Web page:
TUCSON, Ariz. — Arthur J. Adair's entrÉe into the undertaking business happened by chance when he started working at his uncle's funeral parlor in 1938.
It turned into an opportunity for future Adairs.
Arthur's eldest son, Ron, had a thorough understanding of the inner workings at his family's mortuary by the time he was in elementary school and went on to become a licensed funeral director and president of Adair Funeral Homes. Eventually Ron was joined in the enterprise by his younger brother and two sisters.
Now, 54 years after the founding of the business, a third generation has arrived. Three of Arthur Adair's grandchildren are working in facets of the family businesses — one just finished mortuary school, one starts in the fall and another plans to follow soon.
Adair, which has five locations in Tucson, Catalina and Nogales, is one of the few funeral businesses in Arizona training a third generation, said Alicia Short, executive director of the Arizona Funeral, Cemetery & Cremation Association in Mesa.
Tucson Mortuary on South Stone Avenue has a fourth-generation Carrillo working in the family business. It was founded in 1914, giving the family a 42-year head start on the Adairs.
Fewer than 30 percent of family funeral businesses survive into the third generation of family ownership, according to the Family Business Institute, a Raleigh, N.C.-based advisory firm. Earlier this year an established, family-owned Tucson mortuary sold to a Florida-based corporation because there were no heirs to take over the business. Though privately owned funeral homes are still the majority, corporations and conglomerates are slowly moving into the market.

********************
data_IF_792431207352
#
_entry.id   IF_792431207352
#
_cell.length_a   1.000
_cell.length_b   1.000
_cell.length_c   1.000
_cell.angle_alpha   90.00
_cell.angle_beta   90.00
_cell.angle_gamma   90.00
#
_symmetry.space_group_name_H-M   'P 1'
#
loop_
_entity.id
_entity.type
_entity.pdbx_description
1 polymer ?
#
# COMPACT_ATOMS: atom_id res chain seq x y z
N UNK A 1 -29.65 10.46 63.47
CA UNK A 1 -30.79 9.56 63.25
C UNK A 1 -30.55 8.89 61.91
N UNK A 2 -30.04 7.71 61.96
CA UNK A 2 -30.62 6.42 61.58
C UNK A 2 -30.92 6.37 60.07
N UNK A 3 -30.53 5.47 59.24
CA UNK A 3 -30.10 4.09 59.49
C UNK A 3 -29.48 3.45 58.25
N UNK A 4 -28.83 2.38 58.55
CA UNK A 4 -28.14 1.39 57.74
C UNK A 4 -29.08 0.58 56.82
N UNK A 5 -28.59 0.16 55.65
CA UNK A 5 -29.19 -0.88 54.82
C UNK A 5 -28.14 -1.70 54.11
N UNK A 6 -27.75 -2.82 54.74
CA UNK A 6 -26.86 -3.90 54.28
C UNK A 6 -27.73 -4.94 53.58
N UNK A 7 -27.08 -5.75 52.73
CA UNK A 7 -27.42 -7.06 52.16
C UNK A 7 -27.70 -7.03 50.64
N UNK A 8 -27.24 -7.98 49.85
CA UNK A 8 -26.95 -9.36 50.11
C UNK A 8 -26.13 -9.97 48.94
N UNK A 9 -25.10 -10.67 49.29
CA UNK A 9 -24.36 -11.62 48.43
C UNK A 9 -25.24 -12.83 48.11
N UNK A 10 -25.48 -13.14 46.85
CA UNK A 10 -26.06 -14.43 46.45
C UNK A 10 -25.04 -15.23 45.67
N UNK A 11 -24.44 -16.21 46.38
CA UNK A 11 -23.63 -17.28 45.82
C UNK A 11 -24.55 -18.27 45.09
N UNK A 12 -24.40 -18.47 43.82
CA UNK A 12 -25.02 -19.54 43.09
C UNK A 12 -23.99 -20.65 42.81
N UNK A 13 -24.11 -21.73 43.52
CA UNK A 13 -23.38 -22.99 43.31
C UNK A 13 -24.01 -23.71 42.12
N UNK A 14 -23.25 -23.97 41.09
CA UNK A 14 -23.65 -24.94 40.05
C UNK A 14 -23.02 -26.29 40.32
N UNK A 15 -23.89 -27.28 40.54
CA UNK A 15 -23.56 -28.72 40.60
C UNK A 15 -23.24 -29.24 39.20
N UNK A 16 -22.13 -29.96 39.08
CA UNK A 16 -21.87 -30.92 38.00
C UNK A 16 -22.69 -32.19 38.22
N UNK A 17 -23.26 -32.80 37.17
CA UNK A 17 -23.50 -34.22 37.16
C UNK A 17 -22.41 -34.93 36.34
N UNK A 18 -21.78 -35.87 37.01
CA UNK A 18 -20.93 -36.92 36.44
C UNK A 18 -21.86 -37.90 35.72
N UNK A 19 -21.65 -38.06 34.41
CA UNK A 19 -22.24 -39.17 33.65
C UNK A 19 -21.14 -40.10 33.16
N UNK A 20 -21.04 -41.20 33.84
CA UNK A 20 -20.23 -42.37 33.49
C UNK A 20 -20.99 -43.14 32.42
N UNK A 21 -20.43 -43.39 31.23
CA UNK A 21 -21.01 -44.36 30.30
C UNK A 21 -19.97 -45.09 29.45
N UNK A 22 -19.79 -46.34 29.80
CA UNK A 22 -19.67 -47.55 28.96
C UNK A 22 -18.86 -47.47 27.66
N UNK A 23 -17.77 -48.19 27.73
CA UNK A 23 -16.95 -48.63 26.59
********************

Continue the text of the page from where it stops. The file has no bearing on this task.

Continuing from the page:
Arthur Adair, an Idaho farm boy, came west with two cousins in 1938 to visit relatives in Tucson. His cousins went home. Adair, then 19, stayed to work for his uncle, who owned Tiedje Funeral Home, then at 737 N. Sixth Ave. His vacation became a vocation.
He married Martha Kavanaugh in 1948, and after a stint in the Marines during World War II, schooling at a California mortuary college and more than a decade working in the funeral industry in Tucson, he opened his own mortuary. The original Adair Funeral Home opened Feb. 16, 1957, and remains in operation today.
When Arthur died in 1973, Martha took over the company. All four Adair children worked in the family business.
At 85, Martha still takes an active interest in the business and she is a fixture at the office, but day-to-day operations are overseen by her sons, Ron and Hank Adair.
Ron, the eldest son, began working at the family funeral home when he was 7, said his mother. Decades before the industry was so stringently regulated, the local coroner, an Adair family friend, regularly allowed young Ron to observe him as he worked.
"He stood on a bucket and watched," Martha said.
Hank Adair said he was never teased, when he was a boy, for being the son of a mortician. Quite the contrary.
"All my friends found it fascinating," he said. "I think, for all of us, our friends were intrigued."
Now three of Arthur and Martha's grandchildren are working for the family.
"I'm just so happy the grandchildren, on their own, have made the decision" to join the family business, said Martha Adair. "They are going to be so terribly important with all the technology. They understand it, and that's going to be the future of the industry.
"Those who have been successful are those who have changed with the times," she said. "You don't want to still be typing death certificates when they can be updated online."
The next generation's interest also will keep the business in the family.
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